Until a few years ago, Bragg would do a Christmas Day concert every year in the Volksbühne (and once a year at Barking Assembly Hall as well). But he doesn’t any more. Occasionally at the Wabe though. I saw him once live at the Roundhouse in Camden. It was a bit dissapointing, but I can’t remember why.

39. BiB - March 20, 2008

d.z.b., thanks for the correction. I’ve just had a good old youtube Billy Bragg sesh but I won’t bother linking – new policy! – as youtube links invariably break after three seconds. But I went to see if I still liked Waiting for the Great Leap Forward – took me ages to find a version whose protagonists he hadn’t updated – and Levi Stubbs’ tears and I pretty much do. I think I saw him play at some free-in-a-park festival, maybe against abolishing the GLC and he was good, I think. Or my cousin and I were so 12 that we were impressed to see and hear someone off the telly (although she went to school with Henry Kelly’s daughter so was no stranger to stardom even at the school gates).

Go! Discs. Fantastic. An exclamation mark in the middle. That’s classy.

Don’t know the Wabe, but the website looks worth favouriting, potentially. I like the shape of its floor. I think it’s a françagon.

40. d.z.b. - March 20, 2008

Bragg on youtube? Blimey. The thought hadn’t crossed my mind (though one comment did lead to me seeing/hearing the Ian Dury-sung A. Mole theme tune over there, and me ordering both videos out of the library) – youtube is just one big hole full of music videos, isn’t it. Assuming you ignore the kids setting fire to their farts or whatever else is on there. Yesterday I somehow wasted 30 minutes of my life seeing the videos to the first records I bought. Who would’ve thought that Haysi Fantayzee would still be in anyone’s memory? That’s even curiouser than there having been around 5 minutes in 1983 when it was apparently fashionable to look like Boy George.

Now I’ve got a new-old-Polish record player, perhaps I’ll dig out my Bragg albums (from when he was good). The stuff in the mid-90s was just utter shite. Musically certainly, and the lyrics had gone from the standard “oh now, I’ve been dumped by a woman again, what’ll I do now, and can I make it rhyme with Brezhnev” to “I’ve got kids and live in the countryside, life is so glorious, but do you remember Thatcher, oh, nasty times, I vote Green these days don’t you know” with an occasional cosmonaut reference for old-time’s sake. “Upfield”, oh dearie me.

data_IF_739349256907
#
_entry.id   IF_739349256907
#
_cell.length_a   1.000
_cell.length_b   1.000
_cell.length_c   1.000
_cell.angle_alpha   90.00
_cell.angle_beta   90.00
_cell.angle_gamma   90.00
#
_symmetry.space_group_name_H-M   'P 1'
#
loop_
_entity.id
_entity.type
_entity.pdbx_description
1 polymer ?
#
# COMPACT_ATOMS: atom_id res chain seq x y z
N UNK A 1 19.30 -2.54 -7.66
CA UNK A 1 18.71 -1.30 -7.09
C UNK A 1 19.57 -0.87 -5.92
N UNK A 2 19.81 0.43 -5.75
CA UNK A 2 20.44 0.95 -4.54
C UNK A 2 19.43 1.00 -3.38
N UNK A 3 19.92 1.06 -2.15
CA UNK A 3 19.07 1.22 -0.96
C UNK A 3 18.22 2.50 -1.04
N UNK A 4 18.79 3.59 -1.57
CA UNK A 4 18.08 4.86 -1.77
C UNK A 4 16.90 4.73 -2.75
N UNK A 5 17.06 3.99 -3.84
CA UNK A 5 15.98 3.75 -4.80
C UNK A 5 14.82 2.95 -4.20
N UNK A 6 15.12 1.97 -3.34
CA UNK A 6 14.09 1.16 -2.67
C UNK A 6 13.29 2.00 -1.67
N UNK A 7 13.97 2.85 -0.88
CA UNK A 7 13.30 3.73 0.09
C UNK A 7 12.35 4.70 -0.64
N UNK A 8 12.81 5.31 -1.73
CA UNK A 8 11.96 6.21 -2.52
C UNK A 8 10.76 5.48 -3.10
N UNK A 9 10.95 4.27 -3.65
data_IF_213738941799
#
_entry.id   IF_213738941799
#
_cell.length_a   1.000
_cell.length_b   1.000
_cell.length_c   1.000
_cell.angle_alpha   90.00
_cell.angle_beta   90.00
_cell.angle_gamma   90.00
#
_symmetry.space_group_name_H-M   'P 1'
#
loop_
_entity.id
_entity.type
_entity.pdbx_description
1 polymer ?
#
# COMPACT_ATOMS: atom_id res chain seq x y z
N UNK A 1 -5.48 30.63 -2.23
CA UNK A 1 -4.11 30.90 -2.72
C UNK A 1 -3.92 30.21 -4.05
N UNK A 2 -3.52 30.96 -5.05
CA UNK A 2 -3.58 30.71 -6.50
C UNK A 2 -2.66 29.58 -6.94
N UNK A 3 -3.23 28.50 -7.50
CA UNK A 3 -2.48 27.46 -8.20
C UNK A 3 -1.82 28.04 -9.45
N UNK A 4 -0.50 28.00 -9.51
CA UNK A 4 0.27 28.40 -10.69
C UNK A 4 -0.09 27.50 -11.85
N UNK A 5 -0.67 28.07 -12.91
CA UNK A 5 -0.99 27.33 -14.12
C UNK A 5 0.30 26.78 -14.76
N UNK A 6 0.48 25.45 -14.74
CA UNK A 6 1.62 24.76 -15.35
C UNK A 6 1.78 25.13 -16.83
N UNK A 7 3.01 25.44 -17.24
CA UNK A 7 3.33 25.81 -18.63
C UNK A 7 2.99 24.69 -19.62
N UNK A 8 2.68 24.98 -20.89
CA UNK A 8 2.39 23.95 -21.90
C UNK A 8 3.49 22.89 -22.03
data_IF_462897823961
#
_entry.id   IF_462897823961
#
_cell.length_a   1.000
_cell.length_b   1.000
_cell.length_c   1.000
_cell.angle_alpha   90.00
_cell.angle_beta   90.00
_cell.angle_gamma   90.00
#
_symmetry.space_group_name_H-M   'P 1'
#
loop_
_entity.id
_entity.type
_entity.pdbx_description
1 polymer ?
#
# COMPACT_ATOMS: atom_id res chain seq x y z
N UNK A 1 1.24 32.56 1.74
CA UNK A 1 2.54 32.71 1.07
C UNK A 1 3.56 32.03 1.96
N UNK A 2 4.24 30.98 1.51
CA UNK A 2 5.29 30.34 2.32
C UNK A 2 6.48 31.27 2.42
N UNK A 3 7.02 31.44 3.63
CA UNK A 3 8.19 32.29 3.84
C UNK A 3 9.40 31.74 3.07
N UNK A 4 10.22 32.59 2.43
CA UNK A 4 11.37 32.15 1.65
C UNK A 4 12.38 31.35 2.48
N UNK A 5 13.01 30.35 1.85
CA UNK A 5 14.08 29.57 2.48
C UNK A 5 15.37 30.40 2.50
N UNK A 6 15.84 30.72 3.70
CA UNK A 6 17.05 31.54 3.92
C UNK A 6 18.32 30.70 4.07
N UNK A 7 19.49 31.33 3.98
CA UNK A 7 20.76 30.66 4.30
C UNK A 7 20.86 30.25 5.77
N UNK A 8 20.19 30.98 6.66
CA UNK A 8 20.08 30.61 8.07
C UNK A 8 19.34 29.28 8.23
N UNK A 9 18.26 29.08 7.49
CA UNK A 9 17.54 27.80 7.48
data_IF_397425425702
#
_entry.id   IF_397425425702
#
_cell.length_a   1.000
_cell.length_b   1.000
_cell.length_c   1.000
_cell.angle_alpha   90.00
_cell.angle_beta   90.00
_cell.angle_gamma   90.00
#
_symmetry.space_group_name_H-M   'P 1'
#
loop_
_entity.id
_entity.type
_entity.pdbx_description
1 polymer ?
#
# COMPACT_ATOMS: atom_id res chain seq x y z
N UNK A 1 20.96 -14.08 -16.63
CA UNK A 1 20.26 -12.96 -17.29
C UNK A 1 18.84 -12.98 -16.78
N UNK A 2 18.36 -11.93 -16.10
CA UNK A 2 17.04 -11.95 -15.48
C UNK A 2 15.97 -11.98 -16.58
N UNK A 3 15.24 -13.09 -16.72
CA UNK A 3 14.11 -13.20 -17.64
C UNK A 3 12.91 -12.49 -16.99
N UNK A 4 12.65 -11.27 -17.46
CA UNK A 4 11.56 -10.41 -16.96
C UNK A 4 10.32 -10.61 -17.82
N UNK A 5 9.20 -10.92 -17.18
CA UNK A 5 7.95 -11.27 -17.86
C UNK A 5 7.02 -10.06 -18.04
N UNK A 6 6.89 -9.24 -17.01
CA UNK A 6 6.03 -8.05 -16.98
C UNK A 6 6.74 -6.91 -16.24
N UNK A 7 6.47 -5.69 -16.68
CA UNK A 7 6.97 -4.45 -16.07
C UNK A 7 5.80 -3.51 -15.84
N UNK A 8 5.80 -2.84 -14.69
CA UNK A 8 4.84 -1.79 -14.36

41. BiB - March 20, 2008

d.z.b., I TOO have looked for (and found) Haysi Fantayzee on youtube. And have just done so again. And from there, I was led synaptically to Natasha and Iko Iko. (Oh, I so already want to break my no-youtube-link rule.) And from there, by I don’t know what tangent, to The Jets and I’ve Got a Crush on You. Surely Tonga’s best ever pop group. And from there, more naturally, to DeBarge and Rhythm of the Night. Andrew J_ and I were caught swapping its lyrics in history once. Yes, I did bump into him on Old Compton St. years later. But just LOOK at DeBarge – looking like Michael Jackson before it was surgically possible. And, man, can that man move.

42. d.z.b. - March 20, 2008

I actually came across Haysi by accident, it was linked to from Wot! (the first record I bought). I obviously had a phase of buying singles in Woolworths which lasted about 6 months, aged between 3 and 4. And then my nan died, so I presume the pocket money dried up, leading to a 5 year gap in my crap record collection.

(Other links: Captain Sensible doing adverts for Weetabix. Who thought that one up? And the slogan along the lines of “Cereal is sensible”…)

43. BiB - March 21, 2008

I remember buying 7″ singles was an important stage of development. And when I couldn’t do it myself – what else can I possibly have had to do on a Saturday afternoon, aged whatever? – I would give my mother instructions. “Mum, buy me ‘I Feel Love’ by Donna Summer… No, Donna, not Donald… and if they haven’t got that, buy me ‘I Want Muscle’ by Diana Ross… What do you mean, ‘not made of money’? They’re only 75p. You’re well stingy, guy.”

Jesus, between 3 and 4? You were an awfully early developer.

44. d.z.b. - March 21, 2008

I think the fact that I got one shiny 20p-piece a week from my nan (until she went and died), meant that once a month I could afford one of those Woolies 79p singles. Maybe I was an early developer, but ‘musical taste’ obviously took longer. Come on – Captain Sensible (2 singles), Haysi, and, ahem, ‘Roland Rat Superstar’ (there were some others, but I can’t remember at the moment, no doubt Youtube will jog my memory again).